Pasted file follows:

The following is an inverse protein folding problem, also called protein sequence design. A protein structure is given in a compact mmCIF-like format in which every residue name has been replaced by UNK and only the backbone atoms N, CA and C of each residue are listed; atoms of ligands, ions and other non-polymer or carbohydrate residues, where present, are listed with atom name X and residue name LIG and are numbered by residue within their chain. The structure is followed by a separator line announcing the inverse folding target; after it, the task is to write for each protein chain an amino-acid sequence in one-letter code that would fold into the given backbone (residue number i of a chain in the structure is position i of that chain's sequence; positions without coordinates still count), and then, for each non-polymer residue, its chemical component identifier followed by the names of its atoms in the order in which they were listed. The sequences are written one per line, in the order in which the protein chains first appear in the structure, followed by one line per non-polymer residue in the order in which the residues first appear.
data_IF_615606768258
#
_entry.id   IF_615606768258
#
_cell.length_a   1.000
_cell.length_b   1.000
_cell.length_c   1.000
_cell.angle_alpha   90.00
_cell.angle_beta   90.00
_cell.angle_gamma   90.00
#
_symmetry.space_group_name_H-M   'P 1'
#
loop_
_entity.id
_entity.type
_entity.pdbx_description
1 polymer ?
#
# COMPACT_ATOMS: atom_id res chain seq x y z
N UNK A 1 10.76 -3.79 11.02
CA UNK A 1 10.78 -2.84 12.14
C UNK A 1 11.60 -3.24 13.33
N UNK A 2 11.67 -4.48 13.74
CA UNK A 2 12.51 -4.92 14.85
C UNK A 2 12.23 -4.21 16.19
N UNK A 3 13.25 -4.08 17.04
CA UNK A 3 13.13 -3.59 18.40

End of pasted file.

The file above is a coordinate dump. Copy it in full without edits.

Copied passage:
The following is an inverse protein folding problem, also called protein sequence design. A protein structure is given in a compact mmCIF-like format in which every residue name has been replaced by UNK and only the backbone atoms N, CA and C of each residue are listed; atoms of ligands, ions and other non-polymer or carbohydrate residues, where present, are listed with atom name X and residue name LIG and are numbered by residue within their chain. The structure is followed by a separator line announcing the inverse folding target; after it, the task is to write for each protein chain an amino-acid sequence in one-letter code that would fold into the given backbone (residue number i of a chain in the structure is position i of that chain's sequence; positions without coordinates still count), and then, for each non-polymer residue, its chemical component identifier followed by the names of its atoms in the order in which they were listed. The sequences are written one per line, in the order in which the protein chains first appear in the structure, followed by one line per non-polymer residue in the order in which the residues first appear.
data_IF_615606768258
#
_entry.id   IF_615606768258
#
_cell.length_a   1.000
_cell.length_b   1.000
_cell.length_c   1.000
_cell.angle_alpha   90.00
_cell.angle_beta   90.00
_cell.angle_gamma   90.00
#
_symmetry.space_group_name_H-M   'P 1'
#
loop_
_entity.id
_entity.type
_entity.pdbx_description
1 polymer ?
#
# COMPACT_ATOMS: atom_id res chain seq x y z
N UNK A 1 10.76 -3.79 11.02
CA UNK A 1 10.78 -2.84 12.14
C UNK A 1 11.60 -3.24 13.33
N UNK A 2 11.67 -4.48 13.74
CA UNK A 2 12.51 -4.92 14.85
C UNK A 2 12.23 -4.21 16.19
N UNK A 3 13.25 -4.08 17.04
CA UNK A 3 13.13 -3.59 18.40